New sulfur emissions standards, an expected rates increase, and fierce international political debates on the international political arena – what sea freight logistics operators see coming up in 2019, according to Head of the Europe Container Division at AsstrA-Associated Traffic AG Wojciech Wytrykowski.
Over the recent years, the global container market seems to have been mostly positive. Will maritime business representatives continue to sleep peacefully in 2019?
The demand for sea container transport remains stable. Moreover, as a result of the current world political and economic situation, the competitiveness of sea freight is gradually increasing. Let’s take, for example, China and the hugely popular New Silk Road where subsidies from the Middle Kingdom play a significant role in the development of container rail transport. Unfortunately, as it turns out, Chinese government resources are not never-ending. Subsidies are already partially limited, which has had a negative impact on container volume. At the same time, demand for transporting cargo from China to Europe remains high and opens up possibilities for container sea transport. It is worth noting that sea freight effectively eliminates any bottleneck effects occurring when a complication or blockage at any workflow stage results in the entire supply chain slowing down or stopping entirely.
What will happen to rates if demand for sea freight increase?
Unfortunately, not everything looks so optimistic. The rates will rise. Why? The International Maritime Organization (IMO), which deals with maritime affairs – in particular safety at sea and prevention of marine pollution by ships – has recently tightened the rules on the sulfur content of fuels. Until the end of 2019, shipowners have to implement these provisions by bringing the technical condition of around 50-60% of ocean-going vessels up to standard. The process involves filter replacements which can take from 2 to 6 months. What is the connection with rates? Well, ships being serviced are temporarily unavailable. The shortage of available space on ships will drive a price increase for container sea freight.
Will the situation also affect the world’s network of trade lanes?
According to international statistical sources, the main geographical markets for container freight shipping are in Asia generally and China specifically. Together they account for nearly 60% of all global container transport. However, due to the US-China price war, as well as the embargo imposed by President Trump on Chinese products, the share of marine containers going from China to the United States is gradually decreasing. In addition, the situation has been exacerbated by the latest scandal related to Huawei and allegations of espionage. Politics always affect business relationships. In such moments other players come out of the shadows.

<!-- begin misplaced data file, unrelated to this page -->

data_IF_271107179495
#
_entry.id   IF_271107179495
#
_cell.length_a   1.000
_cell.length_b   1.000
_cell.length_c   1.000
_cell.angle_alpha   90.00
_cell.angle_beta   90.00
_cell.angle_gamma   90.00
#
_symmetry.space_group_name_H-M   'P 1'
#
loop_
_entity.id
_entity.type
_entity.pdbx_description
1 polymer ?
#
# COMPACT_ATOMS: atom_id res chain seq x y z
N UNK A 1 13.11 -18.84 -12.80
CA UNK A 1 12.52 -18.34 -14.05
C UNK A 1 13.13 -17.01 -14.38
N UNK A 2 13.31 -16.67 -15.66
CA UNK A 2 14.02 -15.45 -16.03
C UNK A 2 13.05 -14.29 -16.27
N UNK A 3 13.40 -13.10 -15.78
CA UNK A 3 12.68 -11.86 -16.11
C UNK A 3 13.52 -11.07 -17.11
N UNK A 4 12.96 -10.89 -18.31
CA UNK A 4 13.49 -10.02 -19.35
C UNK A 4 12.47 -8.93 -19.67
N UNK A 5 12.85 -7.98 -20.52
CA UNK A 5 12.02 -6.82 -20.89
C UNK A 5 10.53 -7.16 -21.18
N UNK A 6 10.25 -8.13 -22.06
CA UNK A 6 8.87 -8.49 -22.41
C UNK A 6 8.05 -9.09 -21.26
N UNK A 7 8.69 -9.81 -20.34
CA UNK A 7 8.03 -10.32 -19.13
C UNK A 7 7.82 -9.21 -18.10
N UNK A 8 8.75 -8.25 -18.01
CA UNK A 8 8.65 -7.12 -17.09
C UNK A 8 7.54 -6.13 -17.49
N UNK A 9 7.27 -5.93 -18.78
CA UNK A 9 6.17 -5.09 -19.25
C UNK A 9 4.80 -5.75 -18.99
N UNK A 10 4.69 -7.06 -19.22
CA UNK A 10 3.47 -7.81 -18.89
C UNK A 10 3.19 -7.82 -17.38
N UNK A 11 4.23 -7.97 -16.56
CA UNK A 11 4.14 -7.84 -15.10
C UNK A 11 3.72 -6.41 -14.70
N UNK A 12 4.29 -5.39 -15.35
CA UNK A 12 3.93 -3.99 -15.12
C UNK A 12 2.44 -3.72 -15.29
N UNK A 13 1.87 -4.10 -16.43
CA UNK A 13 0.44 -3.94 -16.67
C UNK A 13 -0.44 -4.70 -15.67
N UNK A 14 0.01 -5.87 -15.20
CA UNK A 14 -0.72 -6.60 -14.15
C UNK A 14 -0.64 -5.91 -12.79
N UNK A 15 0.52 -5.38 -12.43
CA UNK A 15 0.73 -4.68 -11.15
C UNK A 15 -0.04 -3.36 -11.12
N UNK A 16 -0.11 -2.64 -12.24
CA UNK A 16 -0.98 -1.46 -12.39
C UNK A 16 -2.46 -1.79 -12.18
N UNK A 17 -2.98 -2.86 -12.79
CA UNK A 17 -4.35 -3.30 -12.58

As they say, where two are fighting, the third wins.
Exactly. In this case, several countries including India and other Asian countries like Vietnam compete with the Middle Kingdom on labor costs. The United States and Europe are gradually increasing the percentage of their national trade with Delhi. It is also worth noting that a significant percentage of road transport is currently replacing sea freight. Again, here we are dealing with the elimination of the so-called bottlenecks at the borders.
It looks like a tasty tidbit.
Undoubtedly. West and South Africa, and more precisely the Republic of South Africa, are also very attractive markets. The region is an inexhaustible source of demand for sea container transportation. Accordingly, rates are very competitive. It is a great market.
So we can assume that 2019 will be a good year for sea container transport?
Definitely. I believe that sea freight is expected to grow significantly in the next eleven months. It will be up by around 5-8% globally, and up by 20% for international transportation and logistics services provider AsstrA-Associated Traffic AG. Sea container transport is becoming increasingly competitive. As mentioned above, it is not only a good alternative rail and road transport but is also effectively replacing airfreight. That is because many airlines are introducing embargoes on high-risk cargo like batteries. Maritime transport has no such complications. We are going mainstream.